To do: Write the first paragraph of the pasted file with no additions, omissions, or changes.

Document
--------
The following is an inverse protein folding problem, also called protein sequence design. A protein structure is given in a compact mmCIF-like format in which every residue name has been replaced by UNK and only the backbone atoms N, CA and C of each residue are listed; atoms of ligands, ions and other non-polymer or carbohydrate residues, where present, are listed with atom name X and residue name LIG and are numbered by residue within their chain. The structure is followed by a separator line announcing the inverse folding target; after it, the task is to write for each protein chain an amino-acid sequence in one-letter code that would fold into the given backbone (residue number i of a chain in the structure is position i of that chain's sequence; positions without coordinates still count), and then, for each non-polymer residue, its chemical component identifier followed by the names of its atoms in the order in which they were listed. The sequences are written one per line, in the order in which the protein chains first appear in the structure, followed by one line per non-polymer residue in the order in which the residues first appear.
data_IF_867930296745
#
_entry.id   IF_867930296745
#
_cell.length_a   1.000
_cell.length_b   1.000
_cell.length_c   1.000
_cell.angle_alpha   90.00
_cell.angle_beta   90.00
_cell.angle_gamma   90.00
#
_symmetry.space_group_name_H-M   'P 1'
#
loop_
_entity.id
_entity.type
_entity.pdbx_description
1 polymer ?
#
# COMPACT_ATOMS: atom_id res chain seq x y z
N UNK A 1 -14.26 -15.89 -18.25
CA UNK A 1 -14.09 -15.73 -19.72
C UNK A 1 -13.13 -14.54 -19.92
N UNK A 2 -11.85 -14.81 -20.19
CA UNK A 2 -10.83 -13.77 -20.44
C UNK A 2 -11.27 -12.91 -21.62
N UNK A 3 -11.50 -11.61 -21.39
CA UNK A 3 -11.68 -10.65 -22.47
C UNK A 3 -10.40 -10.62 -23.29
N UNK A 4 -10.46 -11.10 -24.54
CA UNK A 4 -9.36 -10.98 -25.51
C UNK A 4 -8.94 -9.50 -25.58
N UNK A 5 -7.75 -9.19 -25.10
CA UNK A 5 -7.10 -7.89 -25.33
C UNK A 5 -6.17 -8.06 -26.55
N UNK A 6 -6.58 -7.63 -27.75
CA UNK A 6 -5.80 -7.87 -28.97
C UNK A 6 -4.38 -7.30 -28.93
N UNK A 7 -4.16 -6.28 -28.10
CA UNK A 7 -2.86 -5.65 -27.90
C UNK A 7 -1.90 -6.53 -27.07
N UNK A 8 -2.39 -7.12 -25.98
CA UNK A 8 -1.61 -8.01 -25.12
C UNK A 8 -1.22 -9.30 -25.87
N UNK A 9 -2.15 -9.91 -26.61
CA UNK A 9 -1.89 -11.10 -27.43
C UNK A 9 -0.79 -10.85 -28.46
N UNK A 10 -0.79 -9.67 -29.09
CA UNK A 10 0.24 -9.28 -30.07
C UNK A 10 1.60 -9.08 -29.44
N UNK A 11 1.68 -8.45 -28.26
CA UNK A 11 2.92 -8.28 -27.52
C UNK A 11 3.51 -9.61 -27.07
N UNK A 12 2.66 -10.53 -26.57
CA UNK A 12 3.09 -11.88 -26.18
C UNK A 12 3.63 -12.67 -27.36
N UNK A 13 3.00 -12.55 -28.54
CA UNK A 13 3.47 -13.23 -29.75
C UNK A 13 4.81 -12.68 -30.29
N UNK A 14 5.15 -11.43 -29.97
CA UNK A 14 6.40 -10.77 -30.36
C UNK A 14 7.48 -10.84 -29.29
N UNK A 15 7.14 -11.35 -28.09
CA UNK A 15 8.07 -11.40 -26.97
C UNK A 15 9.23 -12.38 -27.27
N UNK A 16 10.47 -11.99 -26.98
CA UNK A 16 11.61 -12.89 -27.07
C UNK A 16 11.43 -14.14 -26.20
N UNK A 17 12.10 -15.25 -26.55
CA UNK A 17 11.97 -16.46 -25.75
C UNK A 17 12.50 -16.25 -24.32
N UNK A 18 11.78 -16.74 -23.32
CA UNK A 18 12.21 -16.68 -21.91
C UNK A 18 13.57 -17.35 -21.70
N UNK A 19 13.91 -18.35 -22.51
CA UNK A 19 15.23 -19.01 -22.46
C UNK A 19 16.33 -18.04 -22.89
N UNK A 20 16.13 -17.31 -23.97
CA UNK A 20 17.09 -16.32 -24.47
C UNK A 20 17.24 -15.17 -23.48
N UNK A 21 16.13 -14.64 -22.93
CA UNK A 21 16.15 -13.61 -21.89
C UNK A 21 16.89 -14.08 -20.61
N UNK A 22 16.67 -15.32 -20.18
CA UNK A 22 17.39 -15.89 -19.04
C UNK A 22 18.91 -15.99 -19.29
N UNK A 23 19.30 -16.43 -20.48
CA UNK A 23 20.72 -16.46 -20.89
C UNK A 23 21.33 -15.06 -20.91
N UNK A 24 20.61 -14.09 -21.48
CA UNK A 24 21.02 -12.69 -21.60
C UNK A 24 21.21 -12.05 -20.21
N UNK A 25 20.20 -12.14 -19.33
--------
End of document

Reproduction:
The following is an inverse protein folding problem, also called protein sequence design. A protein structure is given in a compact mmCIF-like format in which every residue name has been replaced by UNK and only the backbone atoms N, CA and C of each residue are listed; atoms of ligands, ions and other non-polymer or carbohydrate residues, where present, are listed with atom name X and residue name LIG and are numbered by residue within their chain. The structure is followed by a separator line announcing the inverse folding target; after it, the task is to write for each protein chain an amino-acid sequence in one-letter code that would fold into the given backbone (residue number i of a chain in the structure is position i of that chain's sequence; positions without coordinates still count), and then, for each non-polymer residue, its chemical component identifier followed by the names of its atoms in the order in which they were listed. The sequences are written one per line, in the order in which the protein chains first appear in the structure, followed by one line per non-polymer residue in the order in which the residues first appear.